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My summer 2013 - can you Belize it? Contributed by Ed


I’m writing this blog from the porch of a house in Belize, which serves as the main base for a rehabilitation sanctuary for monkeys, manatees and a whole number of other endangered animals. In fact, it’ll have to be a fairly quick blog, as a new manatee calf and an infant spider monkey should be arriving for some intensive care in an hour or two!

Earlier this year, when all my housemates and course mates were sorting out their internships and placements, and I realised I had not yet secured any constructive plans for my own summer, I took to the internet to try and track something down. This led me to the Global Nomadic site (www.globalnomadic.com). Although I had no experience in primate rehabilitation, I applied for the monkey rehabilitation placement and, after filling out the application form online and forgetting about it for a month or so, I got an email telling me that I’d been accepted.

I tackled the application process in a very similar way to a job application (although there weren’t any interviews). There was a section to attach my CV, and the rest of the form essentially went over what would be included in a covering letter, but in much greater detail i.e. what I can offer the organisation, what I hoped to gain from the placement, and why I had chosen to apply in the first place, and made my application through the Global Nomadic website.
I’ve only been at the centre for two days so far, but I’ve been made to feel very at home. Belize is an English speaking country, which helps a bit, and the others on placement are largely American and Canadian. I’ve also been introduced to all the animals and the photo is of me with Duke, a male manatee, after feeding and scrubbing him down. So far I’d say the experience has been a bit of a test! I flew into Mexico then spent a day and a half taking buses down to Belize and, as I don’t speak a word of Spanish, this was a bit tricky at times. However, I’m now more confident travelling on my own and I feel much more independent.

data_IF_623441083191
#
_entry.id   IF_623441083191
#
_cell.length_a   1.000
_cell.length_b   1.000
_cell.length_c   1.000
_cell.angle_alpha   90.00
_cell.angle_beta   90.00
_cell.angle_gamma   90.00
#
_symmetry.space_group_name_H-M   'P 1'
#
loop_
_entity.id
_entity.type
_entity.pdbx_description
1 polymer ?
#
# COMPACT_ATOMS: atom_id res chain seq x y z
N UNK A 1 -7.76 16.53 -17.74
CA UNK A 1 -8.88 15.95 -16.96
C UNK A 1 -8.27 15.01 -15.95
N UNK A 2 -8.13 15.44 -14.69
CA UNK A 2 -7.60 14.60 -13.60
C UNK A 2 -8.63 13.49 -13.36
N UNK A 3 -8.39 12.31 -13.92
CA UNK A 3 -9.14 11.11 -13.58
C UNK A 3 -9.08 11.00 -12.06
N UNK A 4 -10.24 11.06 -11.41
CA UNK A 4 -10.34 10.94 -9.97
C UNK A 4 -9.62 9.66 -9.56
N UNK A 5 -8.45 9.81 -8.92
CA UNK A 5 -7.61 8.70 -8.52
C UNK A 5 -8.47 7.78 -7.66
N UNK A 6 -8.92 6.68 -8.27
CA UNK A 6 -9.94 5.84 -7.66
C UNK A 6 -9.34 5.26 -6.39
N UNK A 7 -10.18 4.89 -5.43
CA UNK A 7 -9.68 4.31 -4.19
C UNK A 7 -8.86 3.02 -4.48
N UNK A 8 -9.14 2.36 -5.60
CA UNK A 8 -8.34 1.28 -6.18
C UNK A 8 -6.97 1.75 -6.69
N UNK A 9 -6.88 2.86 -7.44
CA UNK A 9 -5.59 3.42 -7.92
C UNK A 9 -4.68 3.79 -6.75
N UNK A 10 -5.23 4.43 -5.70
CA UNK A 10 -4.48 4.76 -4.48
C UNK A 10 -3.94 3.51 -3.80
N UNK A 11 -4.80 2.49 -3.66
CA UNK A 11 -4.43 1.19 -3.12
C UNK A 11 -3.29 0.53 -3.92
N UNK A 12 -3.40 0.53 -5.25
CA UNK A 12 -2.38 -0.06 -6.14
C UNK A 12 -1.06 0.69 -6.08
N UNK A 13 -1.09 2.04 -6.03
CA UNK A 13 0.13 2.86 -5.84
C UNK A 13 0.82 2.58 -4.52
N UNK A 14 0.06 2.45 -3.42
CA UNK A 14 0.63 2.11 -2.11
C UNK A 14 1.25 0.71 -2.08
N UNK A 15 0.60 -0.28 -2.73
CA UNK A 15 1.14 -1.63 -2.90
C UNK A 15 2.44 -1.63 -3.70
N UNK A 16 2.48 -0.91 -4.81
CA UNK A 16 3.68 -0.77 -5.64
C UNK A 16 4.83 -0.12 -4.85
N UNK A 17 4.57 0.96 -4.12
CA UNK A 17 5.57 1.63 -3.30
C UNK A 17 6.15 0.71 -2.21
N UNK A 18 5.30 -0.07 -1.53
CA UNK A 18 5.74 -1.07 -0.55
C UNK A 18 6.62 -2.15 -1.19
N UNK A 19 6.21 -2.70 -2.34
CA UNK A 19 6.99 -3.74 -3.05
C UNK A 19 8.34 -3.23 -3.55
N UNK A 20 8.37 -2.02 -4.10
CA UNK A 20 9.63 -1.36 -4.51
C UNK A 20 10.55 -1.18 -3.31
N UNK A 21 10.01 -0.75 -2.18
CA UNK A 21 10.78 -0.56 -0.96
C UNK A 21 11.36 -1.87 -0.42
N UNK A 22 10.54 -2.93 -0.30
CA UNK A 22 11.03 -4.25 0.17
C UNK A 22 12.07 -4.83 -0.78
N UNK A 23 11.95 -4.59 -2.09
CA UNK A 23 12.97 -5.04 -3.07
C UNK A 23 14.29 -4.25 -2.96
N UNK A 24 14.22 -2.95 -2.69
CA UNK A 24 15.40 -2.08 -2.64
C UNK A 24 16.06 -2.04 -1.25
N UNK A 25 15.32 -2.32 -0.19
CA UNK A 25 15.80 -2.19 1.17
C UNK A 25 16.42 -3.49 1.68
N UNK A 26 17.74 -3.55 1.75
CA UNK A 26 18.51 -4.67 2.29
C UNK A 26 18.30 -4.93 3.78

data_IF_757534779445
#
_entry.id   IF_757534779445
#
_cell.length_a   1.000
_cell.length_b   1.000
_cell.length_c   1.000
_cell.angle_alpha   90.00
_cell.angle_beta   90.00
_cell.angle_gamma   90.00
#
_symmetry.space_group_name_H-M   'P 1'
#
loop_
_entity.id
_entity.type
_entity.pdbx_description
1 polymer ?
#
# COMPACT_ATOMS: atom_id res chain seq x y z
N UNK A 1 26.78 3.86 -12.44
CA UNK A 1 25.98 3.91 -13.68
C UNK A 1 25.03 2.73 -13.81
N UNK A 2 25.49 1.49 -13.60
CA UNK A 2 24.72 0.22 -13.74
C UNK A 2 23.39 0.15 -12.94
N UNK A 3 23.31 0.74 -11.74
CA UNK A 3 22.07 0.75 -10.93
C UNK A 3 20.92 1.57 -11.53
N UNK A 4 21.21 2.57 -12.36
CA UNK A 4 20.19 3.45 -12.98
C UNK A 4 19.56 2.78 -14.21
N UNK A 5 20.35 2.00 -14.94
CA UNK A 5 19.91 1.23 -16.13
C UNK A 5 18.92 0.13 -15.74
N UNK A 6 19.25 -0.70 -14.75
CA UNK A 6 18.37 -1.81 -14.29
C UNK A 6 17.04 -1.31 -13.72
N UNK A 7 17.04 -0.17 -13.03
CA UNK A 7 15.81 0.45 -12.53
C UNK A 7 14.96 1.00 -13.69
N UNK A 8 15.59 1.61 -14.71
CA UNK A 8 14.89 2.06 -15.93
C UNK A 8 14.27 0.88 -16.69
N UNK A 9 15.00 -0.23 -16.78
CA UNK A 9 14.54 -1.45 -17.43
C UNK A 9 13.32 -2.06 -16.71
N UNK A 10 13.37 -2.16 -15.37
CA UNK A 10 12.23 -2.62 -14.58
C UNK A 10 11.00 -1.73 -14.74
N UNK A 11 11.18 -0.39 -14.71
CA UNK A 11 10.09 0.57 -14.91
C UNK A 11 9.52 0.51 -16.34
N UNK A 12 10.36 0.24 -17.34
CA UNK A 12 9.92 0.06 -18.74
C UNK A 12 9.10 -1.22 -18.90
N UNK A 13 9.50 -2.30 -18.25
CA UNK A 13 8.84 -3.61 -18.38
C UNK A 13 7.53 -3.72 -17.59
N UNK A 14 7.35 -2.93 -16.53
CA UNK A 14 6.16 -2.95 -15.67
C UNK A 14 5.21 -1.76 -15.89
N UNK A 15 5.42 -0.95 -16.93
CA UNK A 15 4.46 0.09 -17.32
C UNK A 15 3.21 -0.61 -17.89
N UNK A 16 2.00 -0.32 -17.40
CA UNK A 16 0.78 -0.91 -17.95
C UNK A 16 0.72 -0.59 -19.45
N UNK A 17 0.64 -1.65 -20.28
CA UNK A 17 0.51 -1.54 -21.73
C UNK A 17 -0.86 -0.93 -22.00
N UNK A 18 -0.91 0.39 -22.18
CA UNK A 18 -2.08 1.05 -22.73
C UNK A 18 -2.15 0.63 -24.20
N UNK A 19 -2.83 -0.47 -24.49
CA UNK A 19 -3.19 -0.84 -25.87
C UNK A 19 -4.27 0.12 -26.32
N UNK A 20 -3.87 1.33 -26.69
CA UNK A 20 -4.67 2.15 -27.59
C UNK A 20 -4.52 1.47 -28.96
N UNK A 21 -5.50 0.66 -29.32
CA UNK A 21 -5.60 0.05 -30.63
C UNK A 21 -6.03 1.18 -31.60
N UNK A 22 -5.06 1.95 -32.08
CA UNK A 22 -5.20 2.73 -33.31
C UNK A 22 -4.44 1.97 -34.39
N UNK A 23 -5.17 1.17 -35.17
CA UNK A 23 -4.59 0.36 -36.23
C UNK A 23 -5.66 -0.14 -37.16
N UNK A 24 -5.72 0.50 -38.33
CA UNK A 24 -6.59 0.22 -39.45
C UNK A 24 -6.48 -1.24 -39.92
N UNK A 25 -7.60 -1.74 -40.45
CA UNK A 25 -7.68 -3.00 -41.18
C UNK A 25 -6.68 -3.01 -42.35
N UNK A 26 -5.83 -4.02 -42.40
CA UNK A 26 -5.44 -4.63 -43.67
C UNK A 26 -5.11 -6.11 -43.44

So I have now entered my third week of a five week internship, and I am having one of the best times of my life! It is definitely hard work but, not only has it really confirmed what I wanted to do with my life after university (which is pretty reassuring), it has given me a wealth of experience that should help me get the next qualifications or placements I need. The leader of my internship has also agreed to act as a reference for academic qualifications I apply for, which is even more of a bonus as I might start applying for PhDs this year.

My standard day here is getting up at 6:30am to feed the monkeys; this involves going into their cages and feeding them fruits, as well as mucking them out, and more often than not getting my hair groomed before I can escape. Then I help with a manatee feed, which involves catching a juvenile manatee in a large sheet and lifting it just far enough out of its water to bottle feed it some milk. After that I take the Centre’s lone Neotropical otter out for a swim in the lagoon, where she can forage for fish and crabs, and then back into her cage when we’re done swimming. Then there’s another monkey and manatee feed before lunch. Afterwards there’s the third monkey feed of the day, we feed the otter again, and feed the centre’s other (larger and older) manatee. Finally we feed the monkeys once more and that’s usually it for the day, although we also carry out some basic maintenance around the centre too.

All of this should give me more to talk about in interviews, as well as being a fun experience. From aspirating a manatee, to tracking troops of howler monkeys through the jungle, I’m hoping it’ll set me apart from other candidates.
I’m taking a few days off the placement now to go travelling through Belize with another intern and someone who just completed their master’s project here, which is another advantage to doing an internship in a foreign country. For anyone else interested in a biological/conservation internship Wildtracks, I would strongly recommend it!


Published by: Zoe Walker at 2013-09-09 18:38:21   [Link to this article]

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